Entrepreneur Spotlight: Alyssa Lee Wilmot of The Movement Factory

Alyssa Lee Wilmot,  Founder & Owner,  The Movement Factory ©TheWaterCreative

Alyssa Lee Wilmot, Founder & Owner, The Movement Factory ©TheWaterCreative

Alyssa Lee Wilmot’s vision for The Movement Factory, a Pilates, Barre, Dance and Yoga specialty boutique studio in Lakewood and Rocky River, had been a work in progress for over three decades. From planning a studio in the basement of her friend’s house in third grade to finding a gap in the fitness boutique market when arriving back home from California as a young professional, the Cleveland native has spent her entire life enthralled by dance and movement. A graduate of the College of Wooster with a master’s degree from Mills College in California, Wilmot founded The Movement Factory in 2013 to provide Cleveland women with a space to feel empowered and strong as a non-intimidating studio open to different levels, ages and body types.

Start Early: Wilmot started her dance education at the age of three and has been dancing ever since. “My mom’s friend had a studio and I was always just dancing around and loved music,” she says. “It’s a fun thing for kids to do because it helps build self-esteem and spatial awareness as well as cognitive and psychological skills.”



Calling Off: While studying varied interests in college including dance, theatre, philosophy and political science, Wilmot took two semesters off from dance to pursue a career in law. However, it only took watching the Nutcracker with her mom and aunt to quickly realize dance was her calling. She says, “Where your talent is you have to go. We all have our own calling.”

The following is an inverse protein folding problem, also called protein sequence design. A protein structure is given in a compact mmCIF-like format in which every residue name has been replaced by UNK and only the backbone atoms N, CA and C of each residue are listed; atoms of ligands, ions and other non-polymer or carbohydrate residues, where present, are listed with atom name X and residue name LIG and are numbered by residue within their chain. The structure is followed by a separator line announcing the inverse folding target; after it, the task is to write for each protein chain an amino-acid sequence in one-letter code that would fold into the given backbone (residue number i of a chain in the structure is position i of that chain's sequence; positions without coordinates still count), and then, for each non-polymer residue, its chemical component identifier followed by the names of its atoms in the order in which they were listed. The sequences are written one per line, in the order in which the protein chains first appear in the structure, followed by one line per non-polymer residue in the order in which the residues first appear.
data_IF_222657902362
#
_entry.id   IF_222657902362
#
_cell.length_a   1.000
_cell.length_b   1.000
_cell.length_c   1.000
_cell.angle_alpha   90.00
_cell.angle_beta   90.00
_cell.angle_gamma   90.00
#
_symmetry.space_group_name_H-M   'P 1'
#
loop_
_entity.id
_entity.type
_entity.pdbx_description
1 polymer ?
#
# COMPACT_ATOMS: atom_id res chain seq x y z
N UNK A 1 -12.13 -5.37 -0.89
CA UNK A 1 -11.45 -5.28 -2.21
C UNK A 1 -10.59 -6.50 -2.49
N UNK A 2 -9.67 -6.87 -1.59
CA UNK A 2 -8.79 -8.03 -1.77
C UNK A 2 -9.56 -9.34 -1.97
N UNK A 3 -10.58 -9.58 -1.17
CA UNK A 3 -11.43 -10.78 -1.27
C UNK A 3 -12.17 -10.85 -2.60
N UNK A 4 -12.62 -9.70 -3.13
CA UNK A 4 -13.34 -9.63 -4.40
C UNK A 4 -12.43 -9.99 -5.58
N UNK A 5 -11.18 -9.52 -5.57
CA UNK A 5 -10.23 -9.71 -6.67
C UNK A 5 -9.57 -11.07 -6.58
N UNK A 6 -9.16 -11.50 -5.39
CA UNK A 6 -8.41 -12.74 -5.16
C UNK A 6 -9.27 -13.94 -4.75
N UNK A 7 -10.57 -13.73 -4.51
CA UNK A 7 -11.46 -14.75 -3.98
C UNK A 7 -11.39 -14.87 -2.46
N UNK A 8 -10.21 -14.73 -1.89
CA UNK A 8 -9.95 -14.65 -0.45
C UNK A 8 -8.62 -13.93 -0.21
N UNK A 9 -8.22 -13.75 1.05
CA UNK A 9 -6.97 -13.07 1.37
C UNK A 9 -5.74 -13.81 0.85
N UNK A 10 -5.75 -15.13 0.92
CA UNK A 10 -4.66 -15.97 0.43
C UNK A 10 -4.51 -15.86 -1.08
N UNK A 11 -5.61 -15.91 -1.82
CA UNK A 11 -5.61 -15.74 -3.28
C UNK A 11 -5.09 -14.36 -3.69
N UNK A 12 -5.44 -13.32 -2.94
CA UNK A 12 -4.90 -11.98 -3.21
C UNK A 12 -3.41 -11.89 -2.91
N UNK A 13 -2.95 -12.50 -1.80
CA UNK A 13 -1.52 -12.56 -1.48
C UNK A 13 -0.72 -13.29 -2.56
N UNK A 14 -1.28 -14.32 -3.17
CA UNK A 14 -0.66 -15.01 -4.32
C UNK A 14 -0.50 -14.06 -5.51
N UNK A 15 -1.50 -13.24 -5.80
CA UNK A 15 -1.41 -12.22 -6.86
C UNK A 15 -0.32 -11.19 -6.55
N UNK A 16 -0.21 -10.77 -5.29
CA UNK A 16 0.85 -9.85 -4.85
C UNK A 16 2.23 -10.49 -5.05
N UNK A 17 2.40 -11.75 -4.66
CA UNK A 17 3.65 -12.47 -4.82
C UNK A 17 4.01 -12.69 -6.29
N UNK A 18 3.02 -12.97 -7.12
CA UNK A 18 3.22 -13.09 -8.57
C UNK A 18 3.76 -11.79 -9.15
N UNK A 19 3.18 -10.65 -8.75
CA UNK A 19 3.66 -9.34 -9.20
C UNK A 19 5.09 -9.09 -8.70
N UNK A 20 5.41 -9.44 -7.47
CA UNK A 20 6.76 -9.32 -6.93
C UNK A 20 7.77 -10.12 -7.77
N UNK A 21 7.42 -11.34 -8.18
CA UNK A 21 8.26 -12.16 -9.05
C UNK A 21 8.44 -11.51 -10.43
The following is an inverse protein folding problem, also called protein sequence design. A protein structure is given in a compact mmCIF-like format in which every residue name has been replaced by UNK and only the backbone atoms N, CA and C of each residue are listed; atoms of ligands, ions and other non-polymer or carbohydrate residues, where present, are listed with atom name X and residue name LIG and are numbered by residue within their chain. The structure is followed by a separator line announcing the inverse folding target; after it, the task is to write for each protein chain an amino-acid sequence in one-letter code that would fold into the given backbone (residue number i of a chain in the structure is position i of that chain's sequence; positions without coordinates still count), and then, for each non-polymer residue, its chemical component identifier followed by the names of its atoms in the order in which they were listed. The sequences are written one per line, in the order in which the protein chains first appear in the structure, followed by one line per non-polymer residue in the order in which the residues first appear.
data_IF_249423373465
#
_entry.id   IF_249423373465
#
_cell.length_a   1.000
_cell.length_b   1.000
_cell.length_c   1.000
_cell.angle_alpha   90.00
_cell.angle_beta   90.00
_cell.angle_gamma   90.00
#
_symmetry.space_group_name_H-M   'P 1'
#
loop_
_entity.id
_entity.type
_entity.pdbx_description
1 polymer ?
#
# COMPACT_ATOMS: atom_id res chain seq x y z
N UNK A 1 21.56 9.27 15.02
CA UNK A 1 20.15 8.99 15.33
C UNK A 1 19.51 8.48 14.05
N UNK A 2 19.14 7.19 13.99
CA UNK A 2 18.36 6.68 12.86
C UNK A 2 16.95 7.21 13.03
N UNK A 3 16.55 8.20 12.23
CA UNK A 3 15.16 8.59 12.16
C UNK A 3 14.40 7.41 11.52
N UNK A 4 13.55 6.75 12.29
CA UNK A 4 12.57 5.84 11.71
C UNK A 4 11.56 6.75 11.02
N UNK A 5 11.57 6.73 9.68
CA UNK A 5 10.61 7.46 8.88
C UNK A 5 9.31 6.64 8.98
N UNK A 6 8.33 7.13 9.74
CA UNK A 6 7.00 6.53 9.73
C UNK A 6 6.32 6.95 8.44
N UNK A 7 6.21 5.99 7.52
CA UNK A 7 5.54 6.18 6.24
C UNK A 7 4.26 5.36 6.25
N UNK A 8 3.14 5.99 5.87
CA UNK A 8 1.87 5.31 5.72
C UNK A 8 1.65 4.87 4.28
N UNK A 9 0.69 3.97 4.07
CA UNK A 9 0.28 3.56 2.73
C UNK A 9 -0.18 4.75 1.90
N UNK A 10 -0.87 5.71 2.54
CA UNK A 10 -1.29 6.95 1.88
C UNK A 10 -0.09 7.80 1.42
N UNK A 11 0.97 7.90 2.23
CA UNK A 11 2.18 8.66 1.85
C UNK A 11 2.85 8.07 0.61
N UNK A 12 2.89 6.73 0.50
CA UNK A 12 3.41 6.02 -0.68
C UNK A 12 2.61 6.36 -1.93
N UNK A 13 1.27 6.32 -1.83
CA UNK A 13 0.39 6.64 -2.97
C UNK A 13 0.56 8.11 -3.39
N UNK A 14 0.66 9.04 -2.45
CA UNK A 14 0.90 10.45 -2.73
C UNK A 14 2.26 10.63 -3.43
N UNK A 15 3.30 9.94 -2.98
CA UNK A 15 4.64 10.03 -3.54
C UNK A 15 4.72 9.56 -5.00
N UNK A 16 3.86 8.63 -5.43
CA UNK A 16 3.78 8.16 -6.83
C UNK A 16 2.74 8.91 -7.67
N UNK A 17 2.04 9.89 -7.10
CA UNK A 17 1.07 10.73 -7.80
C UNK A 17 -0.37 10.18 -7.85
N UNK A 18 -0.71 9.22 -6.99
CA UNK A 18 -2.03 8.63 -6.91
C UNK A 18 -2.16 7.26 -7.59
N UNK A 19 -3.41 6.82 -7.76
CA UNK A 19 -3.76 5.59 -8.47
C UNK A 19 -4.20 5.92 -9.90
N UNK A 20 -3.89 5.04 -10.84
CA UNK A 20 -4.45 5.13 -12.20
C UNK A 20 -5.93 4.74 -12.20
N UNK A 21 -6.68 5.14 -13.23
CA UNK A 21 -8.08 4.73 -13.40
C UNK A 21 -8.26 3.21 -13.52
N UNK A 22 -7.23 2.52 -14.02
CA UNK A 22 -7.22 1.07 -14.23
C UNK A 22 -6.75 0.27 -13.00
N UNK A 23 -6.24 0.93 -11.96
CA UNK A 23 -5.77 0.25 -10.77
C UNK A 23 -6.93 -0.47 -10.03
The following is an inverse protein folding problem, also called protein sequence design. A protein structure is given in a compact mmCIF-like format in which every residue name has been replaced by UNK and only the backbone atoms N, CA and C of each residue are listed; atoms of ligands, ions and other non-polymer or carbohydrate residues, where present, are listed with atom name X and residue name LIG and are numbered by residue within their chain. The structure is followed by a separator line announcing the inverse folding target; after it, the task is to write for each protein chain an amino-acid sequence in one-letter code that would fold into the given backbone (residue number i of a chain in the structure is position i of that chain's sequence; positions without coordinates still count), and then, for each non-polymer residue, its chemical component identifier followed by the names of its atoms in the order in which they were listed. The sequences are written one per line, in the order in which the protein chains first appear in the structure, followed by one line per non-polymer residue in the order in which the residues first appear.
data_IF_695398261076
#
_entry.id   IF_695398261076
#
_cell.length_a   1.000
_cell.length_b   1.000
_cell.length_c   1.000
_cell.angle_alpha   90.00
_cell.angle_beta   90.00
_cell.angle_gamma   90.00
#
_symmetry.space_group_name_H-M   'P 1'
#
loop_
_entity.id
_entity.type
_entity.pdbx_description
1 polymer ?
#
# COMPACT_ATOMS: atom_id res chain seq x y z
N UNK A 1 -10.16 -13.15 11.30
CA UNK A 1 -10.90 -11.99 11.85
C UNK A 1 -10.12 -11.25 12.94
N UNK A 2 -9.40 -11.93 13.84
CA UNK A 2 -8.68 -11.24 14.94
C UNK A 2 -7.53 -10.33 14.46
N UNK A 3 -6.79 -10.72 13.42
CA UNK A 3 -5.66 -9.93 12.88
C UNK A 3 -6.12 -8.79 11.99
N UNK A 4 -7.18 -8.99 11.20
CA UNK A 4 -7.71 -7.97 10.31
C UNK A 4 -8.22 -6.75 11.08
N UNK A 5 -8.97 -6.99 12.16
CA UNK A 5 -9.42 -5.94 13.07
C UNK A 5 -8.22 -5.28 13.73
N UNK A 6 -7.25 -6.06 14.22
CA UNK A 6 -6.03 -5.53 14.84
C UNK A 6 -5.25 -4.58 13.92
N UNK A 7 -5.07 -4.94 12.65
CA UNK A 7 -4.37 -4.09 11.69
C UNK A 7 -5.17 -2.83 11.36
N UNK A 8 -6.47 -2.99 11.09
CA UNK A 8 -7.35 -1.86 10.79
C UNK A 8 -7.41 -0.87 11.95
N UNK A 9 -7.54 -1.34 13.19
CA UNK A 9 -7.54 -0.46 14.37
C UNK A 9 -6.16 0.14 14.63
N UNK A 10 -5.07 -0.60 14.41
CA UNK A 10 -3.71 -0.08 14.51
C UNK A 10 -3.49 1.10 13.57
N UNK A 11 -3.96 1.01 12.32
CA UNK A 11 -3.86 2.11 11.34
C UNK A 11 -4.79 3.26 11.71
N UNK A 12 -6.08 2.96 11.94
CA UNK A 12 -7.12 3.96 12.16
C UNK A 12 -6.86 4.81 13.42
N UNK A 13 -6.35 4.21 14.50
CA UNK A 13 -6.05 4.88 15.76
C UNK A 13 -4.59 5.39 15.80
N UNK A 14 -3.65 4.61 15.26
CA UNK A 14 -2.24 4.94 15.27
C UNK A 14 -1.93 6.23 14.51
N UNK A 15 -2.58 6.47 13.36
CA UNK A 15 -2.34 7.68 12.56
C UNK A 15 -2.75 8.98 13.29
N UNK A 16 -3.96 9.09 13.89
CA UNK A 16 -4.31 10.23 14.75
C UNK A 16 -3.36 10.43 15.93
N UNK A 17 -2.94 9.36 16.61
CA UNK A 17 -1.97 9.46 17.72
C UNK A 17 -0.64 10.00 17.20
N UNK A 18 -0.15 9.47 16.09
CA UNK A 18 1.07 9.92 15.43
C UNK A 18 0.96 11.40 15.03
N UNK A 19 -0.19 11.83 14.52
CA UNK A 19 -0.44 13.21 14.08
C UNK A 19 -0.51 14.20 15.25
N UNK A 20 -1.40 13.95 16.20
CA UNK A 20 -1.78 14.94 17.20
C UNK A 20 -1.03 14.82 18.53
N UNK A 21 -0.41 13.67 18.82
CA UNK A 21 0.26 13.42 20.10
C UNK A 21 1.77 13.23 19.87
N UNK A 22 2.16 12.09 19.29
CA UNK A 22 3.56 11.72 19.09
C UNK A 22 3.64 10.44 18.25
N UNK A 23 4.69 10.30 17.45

Map It Out: From the time she was little, Wilmot had an entrepreneurial spirit. “I made a business plan for a studio I wanted to have in my best friends basement when I was in third grade. I drew the whole thing out and wrote down all of the classes we were going to have. I made a schedule with the times,” she says. “My grandpa was the building commissioner of the town we were in. I was so excited I put everything in a folder and brought it to dinner to have a business meeting. That was my first ‘made-up’ business.”

Foot in the Door: Wilmot believes having female mentors was crucial to her development as a professional. While in California, she worked as the office manager for two female doctors who specialized in podiatry and opened a small office at the time when larger medical facilities were more popular. “ I learned so much from them in terms of how to be a female boss, how to be a business owner and how to be kind when you have a business.”

Going Costal: After spending 10 years in California studying dance and obtaining her Pilates certification, Wilmot decided to move back to Cleveland for family and quickly found a void in the fitness boutique market. “There was a need for this in Cleveland. There weren’t as many boutique studios. It was really popular in California so then when I moved back here, I was like, ‘Where’s the place where I can just drop-in and take a class without this big commitment?,” she says. That’s when The Movement Factory was born.